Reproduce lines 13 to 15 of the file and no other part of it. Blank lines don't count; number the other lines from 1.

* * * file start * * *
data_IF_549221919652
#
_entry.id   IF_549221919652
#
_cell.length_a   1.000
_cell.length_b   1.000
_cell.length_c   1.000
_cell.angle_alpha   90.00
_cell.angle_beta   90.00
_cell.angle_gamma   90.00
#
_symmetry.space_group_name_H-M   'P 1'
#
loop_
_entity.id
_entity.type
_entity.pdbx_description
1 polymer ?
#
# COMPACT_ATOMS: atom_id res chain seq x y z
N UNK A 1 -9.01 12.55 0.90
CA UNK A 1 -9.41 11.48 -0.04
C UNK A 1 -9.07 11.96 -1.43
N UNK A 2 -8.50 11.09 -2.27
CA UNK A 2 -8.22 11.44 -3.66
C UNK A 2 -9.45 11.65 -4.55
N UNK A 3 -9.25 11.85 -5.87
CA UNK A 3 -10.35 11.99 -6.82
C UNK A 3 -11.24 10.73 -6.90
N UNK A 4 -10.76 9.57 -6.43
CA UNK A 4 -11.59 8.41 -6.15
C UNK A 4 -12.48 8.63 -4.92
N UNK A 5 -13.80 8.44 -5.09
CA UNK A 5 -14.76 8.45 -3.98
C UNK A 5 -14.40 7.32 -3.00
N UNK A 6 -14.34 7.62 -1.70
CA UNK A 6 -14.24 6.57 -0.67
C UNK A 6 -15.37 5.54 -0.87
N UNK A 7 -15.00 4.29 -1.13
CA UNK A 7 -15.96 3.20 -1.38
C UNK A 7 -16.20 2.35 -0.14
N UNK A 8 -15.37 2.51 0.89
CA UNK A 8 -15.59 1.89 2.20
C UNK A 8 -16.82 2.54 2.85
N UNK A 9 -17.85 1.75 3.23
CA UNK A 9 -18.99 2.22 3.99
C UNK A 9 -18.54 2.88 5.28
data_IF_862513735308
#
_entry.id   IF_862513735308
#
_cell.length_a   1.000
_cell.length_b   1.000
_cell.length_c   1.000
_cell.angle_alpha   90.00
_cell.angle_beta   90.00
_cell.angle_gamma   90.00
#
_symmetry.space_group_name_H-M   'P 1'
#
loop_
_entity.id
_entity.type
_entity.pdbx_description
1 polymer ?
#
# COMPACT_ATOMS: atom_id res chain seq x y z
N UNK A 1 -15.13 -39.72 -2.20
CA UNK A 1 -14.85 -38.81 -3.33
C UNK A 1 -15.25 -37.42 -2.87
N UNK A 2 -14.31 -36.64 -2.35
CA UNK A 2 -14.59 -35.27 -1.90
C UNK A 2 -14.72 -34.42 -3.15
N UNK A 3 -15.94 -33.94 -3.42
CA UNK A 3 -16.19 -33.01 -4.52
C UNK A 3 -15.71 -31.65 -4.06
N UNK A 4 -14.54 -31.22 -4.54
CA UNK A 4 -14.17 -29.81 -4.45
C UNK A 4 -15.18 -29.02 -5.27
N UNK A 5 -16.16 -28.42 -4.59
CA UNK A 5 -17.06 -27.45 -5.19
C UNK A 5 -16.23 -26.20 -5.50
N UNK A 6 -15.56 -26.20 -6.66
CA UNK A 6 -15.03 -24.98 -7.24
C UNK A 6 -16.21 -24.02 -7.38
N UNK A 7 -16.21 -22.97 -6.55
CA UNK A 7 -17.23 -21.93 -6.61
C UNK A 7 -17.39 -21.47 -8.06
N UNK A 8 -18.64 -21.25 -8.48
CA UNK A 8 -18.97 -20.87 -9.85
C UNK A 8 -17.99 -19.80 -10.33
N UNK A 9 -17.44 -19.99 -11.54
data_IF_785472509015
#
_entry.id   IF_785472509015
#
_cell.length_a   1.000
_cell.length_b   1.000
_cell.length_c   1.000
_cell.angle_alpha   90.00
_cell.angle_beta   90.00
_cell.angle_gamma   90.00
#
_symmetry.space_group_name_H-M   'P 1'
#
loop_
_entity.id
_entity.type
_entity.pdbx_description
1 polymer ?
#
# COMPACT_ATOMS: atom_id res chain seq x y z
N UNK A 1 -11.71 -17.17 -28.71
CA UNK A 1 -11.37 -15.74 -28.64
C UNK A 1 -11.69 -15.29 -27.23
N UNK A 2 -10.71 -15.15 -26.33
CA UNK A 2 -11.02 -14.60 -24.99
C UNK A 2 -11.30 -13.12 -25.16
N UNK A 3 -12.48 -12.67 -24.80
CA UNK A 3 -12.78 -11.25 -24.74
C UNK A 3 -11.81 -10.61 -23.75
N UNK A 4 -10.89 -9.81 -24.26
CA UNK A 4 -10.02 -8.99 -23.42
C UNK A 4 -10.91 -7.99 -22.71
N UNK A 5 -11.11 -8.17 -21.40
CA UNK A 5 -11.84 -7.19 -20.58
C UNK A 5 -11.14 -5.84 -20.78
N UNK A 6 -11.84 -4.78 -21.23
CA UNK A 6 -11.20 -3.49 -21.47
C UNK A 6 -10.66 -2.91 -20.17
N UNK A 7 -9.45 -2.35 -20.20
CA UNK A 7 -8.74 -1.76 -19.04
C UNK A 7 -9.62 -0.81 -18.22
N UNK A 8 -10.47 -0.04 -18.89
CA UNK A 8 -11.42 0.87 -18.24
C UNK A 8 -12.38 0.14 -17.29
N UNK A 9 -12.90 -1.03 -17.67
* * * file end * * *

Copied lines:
#
loop_
_entity.id